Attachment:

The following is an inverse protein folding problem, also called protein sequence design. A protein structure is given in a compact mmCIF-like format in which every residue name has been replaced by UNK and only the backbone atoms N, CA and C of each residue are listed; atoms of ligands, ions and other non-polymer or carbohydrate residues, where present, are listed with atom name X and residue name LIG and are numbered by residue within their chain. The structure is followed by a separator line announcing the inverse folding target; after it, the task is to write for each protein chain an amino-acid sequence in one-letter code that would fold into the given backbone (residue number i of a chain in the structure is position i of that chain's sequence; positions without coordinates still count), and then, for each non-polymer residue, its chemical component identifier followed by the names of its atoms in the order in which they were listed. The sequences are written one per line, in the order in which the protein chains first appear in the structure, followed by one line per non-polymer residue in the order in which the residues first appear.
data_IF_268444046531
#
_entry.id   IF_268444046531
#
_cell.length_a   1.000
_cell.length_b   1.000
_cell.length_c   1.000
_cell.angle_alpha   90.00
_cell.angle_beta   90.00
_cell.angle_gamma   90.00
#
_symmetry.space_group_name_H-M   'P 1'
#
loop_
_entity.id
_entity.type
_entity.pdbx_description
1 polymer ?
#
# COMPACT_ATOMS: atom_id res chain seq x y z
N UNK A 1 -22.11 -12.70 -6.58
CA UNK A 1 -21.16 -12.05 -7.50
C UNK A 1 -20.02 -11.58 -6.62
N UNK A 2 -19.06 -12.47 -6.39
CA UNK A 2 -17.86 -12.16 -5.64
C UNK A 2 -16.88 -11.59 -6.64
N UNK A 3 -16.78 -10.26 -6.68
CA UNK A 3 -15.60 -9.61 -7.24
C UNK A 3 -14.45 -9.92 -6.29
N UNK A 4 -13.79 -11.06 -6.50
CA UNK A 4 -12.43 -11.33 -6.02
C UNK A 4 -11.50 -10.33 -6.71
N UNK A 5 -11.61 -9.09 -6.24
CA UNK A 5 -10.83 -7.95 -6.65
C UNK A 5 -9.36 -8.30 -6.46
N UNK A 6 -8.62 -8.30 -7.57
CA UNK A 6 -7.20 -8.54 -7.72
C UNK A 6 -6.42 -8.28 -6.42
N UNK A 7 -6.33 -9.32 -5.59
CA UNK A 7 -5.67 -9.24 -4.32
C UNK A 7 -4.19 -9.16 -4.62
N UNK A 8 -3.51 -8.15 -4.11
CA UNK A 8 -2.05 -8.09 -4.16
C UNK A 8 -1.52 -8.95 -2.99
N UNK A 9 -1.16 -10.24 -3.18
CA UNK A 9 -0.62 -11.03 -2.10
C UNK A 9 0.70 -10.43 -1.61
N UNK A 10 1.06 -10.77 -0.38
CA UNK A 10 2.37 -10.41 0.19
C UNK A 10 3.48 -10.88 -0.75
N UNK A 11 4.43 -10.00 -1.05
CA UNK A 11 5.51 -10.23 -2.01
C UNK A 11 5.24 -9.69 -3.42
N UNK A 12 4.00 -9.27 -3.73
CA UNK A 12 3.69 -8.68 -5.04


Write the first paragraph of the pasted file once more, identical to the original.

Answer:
The following is an inverse protein folding problem, also called protein sequence design. A protein structure is given in a compact mmCIF-like format in which every residue name has been replaced by UNK and only the backbone atoms N, CA and C of each residue are listed; atoms of ligands, ions and other non-polymer or carbohydrate residues, where present, are listed with atom name X and residue name LIG and are numbered by residue within their chain. The structure is followed by a separator line announcing the inverse folding target; after it, the task is to write for each protein chain an amino-acid sequence in one-letter code that would fold into the given backbone (residue number i of a chain in the structure is position i of that chain's sequence; positions without coordinates still count), and then, for each non-polymer residue, its chemical component identifier followed by the names of its atoms in the order in which they were listed. The sequences are written one per line, in the order in which the protein chains first appear in the structure, followed by one line per non-polymer residue in the order in which the residues first appear.